The festival offered 200 real ales, 50+ ciders and perries and a range of exotic continental beers, and was run by the Liverpool Organic Brewery along the same lines that CAMRA festivals are run, with the added bonus of lots of seating, although I suspect that might be different on Friday and Saturday evenings, both of which were sold out on-line. I didn't have a beer I didn't like, even though I'd decided to try only beers previously unknown to me; trying unfamiliar beers can sometimes lead to disappointment. I was amused to see a brewery called Mr Grundy's Brewery, so I had to try their beers: 1914 was a 5% dark stout which I did like (some stouts can seem overpowering to me), and a pale bitter 4% called Golden Dawn which was more to my taste. I think my favourite of the day was from Great Heck brewery of Yorkshire called Heaven and Heck - 5%, pale, hoppy and full of flavour.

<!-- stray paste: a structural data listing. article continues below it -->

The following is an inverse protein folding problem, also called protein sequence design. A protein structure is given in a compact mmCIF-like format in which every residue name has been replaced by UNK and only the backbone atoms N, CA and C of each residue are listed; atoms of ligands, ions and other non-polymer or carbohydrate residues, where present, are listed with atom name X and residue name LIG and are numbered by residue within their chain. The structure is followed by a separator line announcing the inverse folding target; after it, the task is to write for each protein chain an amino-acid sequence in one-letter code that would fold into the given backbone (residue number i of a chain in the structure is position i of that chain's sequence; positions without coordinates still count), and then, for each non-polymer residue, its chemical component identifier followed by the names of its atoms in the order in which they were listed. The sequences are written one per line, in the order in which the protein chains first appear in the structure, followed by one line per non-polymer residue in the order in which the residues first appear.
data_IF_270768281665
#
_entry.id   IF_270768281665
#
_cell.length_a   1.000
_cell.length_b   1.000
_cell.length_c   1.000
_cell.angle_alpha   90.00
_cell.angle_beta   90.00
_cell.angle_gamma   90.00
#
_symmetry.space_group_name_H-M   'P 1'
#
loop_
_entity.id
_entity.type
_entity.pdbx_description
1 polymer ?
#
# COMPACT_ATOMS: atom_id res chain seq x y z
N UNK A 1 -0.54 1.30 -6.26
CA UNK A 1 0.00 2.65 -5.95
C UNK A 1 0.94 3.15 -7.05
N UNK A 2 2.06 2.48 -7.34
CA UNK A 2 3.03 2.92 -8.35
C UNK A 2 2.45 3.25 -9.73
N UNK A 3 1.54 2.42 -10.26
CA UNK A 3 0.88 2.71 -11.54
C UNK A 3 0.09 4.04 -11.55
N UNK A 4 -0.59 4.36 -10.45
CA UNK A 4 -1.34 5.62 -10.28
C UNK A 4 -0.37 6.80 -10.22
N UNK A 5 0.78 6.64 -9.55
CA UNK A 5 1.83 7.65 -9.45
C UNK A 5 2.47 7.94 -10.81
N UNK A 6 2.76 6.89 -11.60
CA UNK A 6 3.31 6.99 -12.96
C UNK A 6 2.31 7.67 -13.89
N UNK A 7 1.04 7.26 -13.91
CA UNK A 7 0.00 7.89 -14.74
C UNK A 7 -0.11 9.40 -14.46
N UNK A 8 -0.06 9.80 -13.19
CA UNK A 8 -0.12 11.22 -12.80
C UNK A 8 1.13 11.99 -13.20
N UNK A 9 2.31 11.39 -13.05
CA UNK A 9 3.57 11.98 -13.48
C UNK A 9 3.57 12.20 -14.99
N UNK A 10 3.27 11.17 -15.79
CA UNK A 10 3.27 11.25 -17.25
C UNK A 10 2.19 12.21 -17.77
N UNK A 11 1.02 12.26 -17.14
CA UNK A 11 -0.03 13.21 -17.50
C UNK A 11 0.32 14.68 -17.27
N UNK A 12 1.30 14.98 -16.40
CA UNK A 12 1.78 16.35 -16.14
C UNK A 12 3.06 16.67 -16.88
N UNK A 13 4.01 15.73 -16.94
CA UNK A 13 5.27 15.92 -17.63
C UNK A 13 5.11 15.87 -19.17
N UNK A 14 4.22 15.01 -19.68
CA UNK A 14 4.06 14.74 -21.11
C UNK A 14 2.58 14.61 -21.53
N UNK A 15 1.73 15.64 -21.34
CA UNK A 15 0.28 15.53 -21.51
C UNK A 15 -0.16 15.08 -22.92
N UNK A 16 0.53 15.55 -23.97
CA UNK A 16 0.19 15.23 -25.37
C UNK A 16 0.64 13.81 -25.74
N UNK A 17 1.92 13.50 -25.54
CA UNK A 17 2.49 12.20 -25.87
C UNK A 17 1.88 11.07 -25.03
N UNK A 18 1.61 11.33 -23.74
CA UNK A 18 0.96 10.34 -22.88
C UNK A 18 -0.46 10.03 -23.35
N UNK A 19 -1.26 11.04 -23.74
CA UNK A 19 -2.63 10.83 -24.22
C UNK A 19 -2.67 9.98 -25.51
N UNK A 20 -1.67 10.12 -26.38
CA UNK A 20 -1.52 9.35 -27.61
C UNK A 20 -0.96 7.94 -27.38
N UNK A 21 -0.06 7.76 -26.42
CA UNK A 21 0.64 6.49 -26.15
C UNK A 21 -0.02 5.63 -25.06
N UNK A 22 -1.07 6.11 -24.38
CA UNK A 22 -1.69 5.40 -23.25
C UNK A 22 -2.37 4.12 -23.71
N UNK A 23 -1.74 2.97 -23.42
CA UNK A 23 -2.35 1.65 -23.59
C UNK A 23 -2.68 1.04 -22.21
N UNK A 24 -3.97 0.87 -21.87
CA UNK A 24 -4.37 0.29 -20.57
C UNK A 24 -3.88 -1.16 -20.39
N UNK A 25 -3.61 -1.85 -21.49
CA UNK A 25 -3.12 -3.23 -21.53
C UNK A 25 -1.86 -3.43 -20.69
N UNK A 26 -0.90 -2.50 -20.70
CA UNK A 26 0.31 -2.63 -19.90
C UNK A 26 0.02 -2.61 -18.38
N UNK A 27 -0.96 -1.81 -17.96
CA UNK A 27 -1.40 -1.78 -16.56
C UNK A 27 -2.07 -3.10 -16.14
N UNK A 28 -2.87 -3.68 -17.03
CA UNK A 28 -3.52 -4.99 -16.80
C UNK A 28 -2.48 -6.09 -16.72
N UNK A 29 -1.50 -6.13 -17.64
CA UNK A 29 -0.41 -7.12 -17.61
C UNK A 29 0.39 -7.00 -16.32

No offence intended to our hosts, Liverpool Organic, but as I can buy their excellent beers at any time, I didn't have any on this occasion.
All in all a great festival, where I met several old friends, including from where I used to work, from Wigan CAMRA branch, from the Southport Swords and from the Bothy Folk Club, as well as my old school friend, who has already decided to pencil the next Waterloo Beer Festival (22 - 25 November) in his diary.
The only thing I don't understand is why they've got a picture of David Mitchell on the front of the festival programme.